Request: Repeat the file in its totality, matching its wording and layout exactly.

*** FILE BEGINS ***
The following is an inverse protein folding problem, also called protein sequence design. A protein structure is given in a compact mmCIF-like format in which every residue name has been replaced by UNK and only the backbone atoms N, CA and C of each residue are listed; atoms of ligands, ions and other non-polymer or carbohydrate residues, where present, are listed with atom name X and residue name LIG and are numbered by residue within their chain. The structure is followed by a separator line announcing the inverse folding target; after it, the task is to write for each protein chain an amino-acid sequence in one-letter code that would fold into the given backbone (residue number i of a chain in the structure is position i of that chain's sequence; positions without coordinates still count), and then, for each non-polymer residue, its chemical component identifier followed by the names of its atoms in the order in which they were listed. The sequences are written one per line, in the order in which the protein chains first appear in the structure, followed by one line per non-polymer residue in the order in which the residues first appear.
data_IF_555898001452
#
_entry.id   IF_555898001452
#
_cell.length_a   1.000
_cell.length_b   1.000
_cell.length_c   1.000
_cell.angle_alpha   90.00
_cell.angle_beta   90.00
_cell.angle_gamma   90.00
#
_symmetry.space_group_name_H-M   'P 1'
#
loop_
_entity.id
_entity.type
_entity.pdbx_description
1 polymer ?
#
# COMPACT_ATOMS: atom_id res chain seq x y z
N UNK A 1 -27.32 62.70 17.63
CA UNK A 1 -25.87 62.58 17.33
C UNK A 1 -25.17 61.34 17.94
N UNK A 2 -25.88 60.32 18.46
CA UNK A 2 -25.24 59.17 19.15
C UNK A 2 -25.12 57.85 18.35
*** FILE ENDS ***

The following is an inverse protein folding problem, also called protein sequence design. A protein structure is given in a compact mmCIF-like format in which every residue name has been replaced by UNK and only the backbone atoms N, CA and C of each residue are listed; atoms of ligands, ions and other non-polymer or carbohydrate residues, where present, are listed with atom name X and residue name LIG and are numbered by residue within their chain. The structure is followed by a separator line announcing the inverse folding target; after it, the task is to write for each protein chain an amino-acid sequence in one-letter code that would fold into the given backbone (residue number i of a chain in the structure is position i of that chain's sequence; positions without coordinates still count), and then, for each non-polymer residue, its chemical component identifier followed by the names of its atoms in the order in which they were listed. The sequences are written one per line, in the order in which the protein chains first appear in the structure, followed by one line per non-polymer residue in the order in which the residues first appear.
data_IF_555898001452
#
_entry.id   IF_555898001452
#
_cell.length_a   1.000
_cell.length_b   1.000
_cell.length_c   1.000
_cell.angle_alpha   90.00
_cell.angle_beta   90.00
_cell.angle_gamma   90.00
#
_symmetry.space_group_name_H-M   'P 1'
#
loop_
_entity.id
_entity.type
_entity.pdbx_description
1 polymer ?
#
# COMPACT_ATOMS: atom_id res chain seq x y z
N UNK A 1 -27.32 62.70 17.63
CA UNK A 1 -25.87 62.58 17.33
C UNK A 1 -25.17 61.34 17.94
N UNK A 2 -25.88 60.32 18.46
CA UNK A 2 -25.24 59.17 19.15
C UNK A 2 -25.12 57.85 18.35